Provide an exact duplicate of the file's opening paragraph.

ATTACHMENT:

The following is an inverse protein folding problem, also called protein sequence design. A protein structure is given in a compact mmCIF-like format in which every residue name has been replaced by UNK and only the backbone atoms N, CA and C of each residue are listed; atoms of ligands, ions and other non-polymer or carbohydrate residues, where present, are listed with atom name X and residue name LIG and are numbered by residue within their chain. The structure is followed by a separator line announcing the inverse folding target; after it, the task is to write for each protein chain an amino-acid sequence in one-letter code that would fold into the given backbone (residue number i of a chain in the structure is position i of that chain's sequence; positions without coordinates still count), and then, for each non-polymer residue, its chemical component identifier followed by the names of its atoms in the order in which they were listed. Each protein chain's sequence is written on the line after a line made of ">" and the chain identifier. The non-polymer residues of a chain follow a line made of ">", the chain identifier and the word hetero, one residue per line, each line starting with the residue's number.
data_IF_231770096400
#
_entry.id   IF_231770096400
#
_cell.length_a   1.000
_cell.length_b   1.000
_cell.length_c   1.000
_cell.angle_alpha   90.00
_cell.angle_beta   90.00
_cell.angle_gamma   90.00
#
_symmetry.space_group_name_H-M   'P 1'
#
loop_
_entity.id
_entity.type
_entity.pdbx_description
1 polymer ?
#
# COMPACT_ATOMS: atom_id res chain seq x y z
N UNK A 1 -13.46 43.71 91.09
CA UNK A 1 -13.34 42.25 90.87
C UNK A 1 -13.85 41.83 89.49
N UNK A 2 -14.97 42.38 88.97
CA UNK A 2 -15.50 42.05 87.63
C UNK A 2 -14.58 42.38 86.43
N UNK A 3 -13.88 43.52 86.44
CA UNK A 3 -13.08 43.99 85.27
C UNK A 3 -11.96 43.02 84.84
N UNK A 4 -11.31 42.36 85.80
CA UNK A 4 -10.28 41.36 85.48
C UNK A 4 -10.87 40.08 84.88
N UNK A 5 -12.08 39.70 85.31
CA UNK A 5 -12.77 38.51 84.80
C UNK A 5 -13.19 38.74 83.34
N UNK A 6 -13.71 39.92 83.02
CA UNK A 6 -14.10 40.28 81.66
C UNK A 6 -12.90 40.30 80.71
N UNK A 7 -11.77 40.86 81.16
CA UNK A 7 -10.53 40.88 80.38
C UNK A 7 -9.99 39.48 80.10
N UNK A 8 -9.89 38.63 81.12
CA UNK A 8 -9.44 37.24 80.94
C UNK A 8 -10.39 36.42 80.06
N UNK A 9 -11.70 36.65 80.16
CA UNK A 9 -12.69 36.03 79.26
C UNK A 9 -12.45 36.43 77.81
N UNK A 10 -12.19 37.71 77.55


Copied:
The following is an inverse protein folding problem, also called protein sequence design. A protein structure is given in a compact mmCIF-like format in which every residue name has been replaced by UNK and only the backbone atoms N, CA and C of each residue are listed; atoms of ligands, ions and other non-polymer or carbohydrate residues, where present, are listed with atom name X and residue name LIG and are numbered by residue within their chain. The structure is followed by a separator line announcing the inverse folding target; after it, the task is to write for each protein chain an amino-acid sequence in one-letter code that would fold into the given backbone (residue number i of a chain in the structure is position i of that chain's sequence; positions without coordinates still count), and then, for each non-polymer residue, its chemical component identifier followed by the names of its atoms in the order in which they were listed. Each protein chain's sequence is written on the line after a line made of ">" and the chain identifier. The non-polymer residues of a chain follow a line made of ">", the chain identifier and the word hetero, one residue per line, each line starting with the residue's number.